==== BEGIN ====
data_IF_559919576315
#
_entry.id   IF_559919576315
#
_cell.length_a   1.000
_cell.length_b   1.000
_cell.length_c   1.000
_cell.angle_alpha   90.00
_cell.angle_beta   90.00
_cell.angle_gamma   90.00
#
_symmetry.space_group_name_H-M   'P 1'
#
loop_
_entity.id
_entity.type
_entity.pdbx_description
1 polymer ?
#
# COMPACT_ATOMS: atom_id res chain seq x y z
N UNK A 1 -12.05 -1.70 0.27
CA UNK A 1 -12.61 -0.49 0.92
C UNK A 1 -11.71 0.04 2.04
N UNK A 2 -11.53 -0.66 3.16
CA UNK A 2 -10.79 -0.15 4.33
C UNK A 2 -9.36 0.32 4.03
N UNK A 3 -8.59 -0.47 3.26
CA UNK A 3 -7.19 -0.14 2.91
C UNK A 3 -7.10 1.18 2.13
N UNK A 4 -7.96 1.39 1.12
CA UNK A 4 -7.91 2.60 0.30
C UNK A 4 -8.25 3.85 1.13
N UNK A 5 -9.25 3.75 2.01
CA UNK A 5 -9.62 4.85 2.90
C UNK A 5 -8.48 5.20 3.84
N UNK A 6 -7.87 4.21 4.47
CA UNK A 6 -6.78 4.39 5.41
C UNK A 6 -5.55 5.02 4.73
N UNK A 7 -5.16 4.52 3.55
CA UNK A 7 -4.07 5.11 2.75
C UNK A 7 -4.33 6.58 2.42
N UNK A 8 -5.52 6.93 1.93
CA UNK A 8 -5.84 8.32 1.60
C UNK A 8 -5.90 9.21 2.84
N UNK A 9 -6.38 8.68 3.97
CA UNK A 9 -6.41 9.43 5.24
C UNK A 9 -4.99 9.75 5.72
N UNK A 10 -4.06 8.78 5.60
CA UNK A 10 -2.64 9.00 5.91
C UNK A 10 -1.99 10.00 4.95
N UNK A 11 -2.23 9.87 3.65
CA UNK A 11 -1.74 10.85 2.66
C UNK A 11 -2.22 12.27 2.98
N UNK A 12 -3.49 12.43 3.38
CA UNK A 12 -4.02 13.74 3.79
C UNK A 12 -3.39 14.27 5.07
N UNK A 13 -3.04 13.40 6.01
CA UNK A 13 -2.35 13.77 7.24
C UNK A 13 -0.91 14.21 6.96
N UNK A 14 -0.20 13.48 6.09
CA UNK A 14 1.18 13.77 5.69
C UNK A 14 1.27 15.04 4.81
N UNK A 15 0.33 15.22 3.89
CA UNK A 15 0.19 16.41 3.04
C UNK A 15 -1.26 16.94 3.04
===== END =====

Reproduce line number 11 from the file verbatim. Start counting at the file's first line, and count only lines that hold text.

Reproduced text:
#